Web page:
Students risk more debt by studying in London
High living costs have put many students off applying to London universities. This year's rise in tuition fees is set to worsen the financial situation for prospective students.
Like increasing numbers of students, LCC MA student, Francesca Cotton, continues living at her family home in Hampshire to save money.
A two hour daily commute, she is often too tired to work once home in the evening.
“I just couldn't afford the rent prices in London,” Francesca said.
“By living at home I manage to save some money and I don't have to worry about food or bill money at the moment.”
Francesca adds: “My friend's brother finished college with great A levels, but could not face being in that amount of debt, so he has started an apprenticeship instead.”
Where are our jobs?
Repercussions include students taking employment unrelated to their degrees and in which they may have little interest.
With further education unaffordable, they face fewer life choices, remaining under-qualified and under-experienced for their desired profession.
Many students feel short-changed by landlords overcharging for poor quality housing as they see students as irresponsible.
MA student, Ashley Hamer, says the debt-burden has already put many friends off studying in London: “More will be put off due to rising costs of both rent and fees, London is obscenely expensive and you get too little for too much everywhere.”
Iscoleine Fenton, a final year BA Graphic and Media Design student, lives in a flat owned by her parents to cut costs.
Taking on part-time work often leaves students worse off, as she says of her fellow students:
“All the people who have jobs find that their grades always seem to be lower, they just don’t have time because they have to do the job as well as school work.”
Abigail Maden, LCC student
"I did know the rent was higher and you do get a higher loan to study in London, but I didn't know just how high it would be."
Out of Pocket
Like other London students, Abigail Maden, an LCC Journalism student, found herself paying almost double for her accommodation to what she was paying in Leeds last year.
“I pay £125 a week for my rent, not including bills, but I’m in Zone 3 as well, so I also have to pay a lot for travel - it gets quite expensive,” she said.
“I did know the rent was higher and you do get a higher loan to study in London, but I didn’t know just how high it would be.”
“It will be a combination of both, probably the higher tuition fees more,” said final year BA Journalism student, Hannah Shipman.
“It’s a daunting thing for 18 year-old students.”
Many students emphasized, however, some prospective students see the chance to live and study in London as too good to miss.
“I knew that for what I wanted to do, London’s the place to be, so I’ve always accepted that I’ll have a lot of loan at the end of it,” said Hannah Shipman, “It doesn’t really frighten me anymore.”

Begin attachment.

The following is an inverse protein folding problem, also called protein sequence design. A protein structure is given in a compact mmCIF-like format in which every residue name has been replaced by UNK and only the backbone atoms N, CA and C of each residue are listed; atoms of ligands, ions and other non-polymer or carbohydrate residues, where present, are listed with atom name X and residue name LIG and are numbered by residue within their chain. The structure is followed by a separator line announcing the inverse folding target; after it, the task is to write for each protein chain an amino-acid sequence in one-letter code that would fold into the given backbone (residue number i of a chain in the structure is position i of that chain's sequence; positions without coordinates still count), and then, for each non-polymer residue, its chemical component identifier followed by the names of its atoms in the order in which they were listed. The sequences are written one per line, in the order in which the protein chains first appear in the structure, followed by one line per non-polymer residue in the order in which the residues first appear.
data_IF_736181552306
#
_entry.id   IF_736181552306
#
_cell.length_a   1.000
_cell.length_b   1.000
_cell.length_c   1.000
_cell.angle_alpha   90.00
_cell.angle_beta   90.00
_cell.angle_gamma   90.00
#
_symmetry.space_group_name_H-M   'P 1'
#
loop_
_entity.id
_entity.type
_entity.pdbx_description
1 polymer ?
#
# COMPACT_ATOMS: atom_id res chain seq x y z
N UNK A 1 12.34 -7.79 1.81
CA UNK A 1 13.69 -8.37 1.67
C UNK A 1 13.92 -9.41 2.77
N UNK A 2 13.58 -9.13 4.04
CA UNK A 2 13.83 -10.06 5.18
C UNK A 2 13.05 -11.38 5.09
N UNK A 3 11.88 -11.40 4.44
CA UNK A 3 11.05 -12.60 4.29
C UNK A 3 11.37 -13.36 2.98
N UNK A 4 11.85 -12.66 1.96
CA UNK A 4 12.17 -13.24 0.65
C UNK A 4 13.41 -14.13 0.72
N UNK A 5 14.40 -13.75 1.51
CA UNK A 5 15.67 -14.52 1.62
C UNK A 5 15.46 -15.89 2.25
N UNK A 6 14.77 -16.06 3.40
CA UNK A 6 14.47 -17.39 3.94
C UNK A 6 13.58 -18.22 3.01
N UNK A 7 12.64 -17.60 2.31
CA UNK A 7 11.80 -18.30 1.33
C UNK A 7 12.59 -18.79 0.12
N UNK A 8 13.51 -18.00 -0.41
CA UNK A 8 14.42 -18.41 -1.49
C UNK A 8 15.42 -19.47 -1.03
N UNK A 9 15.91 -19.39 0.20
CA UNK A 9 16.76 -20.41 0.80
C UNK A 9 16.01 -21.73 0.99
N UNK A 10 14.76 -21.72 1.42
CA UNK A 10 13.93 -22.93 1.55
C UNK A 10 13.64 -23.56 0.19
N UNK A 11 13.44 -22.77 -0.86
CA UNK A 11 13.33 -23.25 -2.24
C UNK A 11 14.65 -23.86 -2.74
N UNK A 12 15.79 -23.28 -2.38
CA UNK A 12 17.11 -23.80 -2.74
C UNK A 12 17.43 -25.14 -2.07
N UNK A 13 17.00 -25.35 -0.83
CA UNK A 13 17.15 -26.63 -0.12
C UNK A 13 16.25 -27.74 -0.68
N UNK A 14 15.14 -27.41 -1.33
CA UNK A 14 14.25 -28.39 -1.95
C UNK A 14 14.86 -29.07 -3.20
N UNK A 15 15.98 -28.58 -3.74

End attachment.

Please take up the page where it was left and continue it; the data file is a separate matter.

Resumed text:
Students commonly complain of dodgy landlords and paying too much for too little. So what are universities and landlords doing to help them out?
More Students, Less Houses
In Drivers Jonas Deloitte’s London student housing 2011 Crane Survey, over 7,700 new student rooms are being constructed across the city.
The survey also suggests London rents have risen nine percent to an average of £145 a week, 55 percent above the national average.
A spokesperson for the University of the Arts London (UAL) declined to comment on the effect this would have on students.
They did state, however: “University of the Arts London Housing would encourage any student unsure about their tenancy terms to get it checked either by ourselves or at University of London Housing Services (ULHS), who would be able to identify any such issues and advise the student to look elsewhere.”
They also highlighted the University’s housing databases to find student-friendly landlords that have fulfilled the appropriate standards.
The spokesman added: “We are aware that these are difficult times for students and are focusing our fundraising on making even more scholarships available.”
The spokesperson also encouraged reference to the UAL website for more information on the university’s funding and bursaries.
UNITE Student Accommodation declined to comment on the high student rents in the capital, despite many students complaining of their overpriced rooms.
Helen Balmer, Brand Director of UNITE, said: “Students are no different to other consumers in the current environment, as they are looking for quality and value for accommodation.”
“We are aware that these are difficult times for students and are focusing our fundraising on making even more scholarships available.”
UNITE is set to open up even more developments over the next few years outside central London to keep the prices down as much as possible for students.
Balmer said they were also near to university campuses around the city, an ideal location for students.
None of this, however, quite answers what students themselves want to make their lives easier. Which is more pastoral support. More discounts across the board, including bigger travel discounts for students. And less encouragement to take on crippling loans and debts.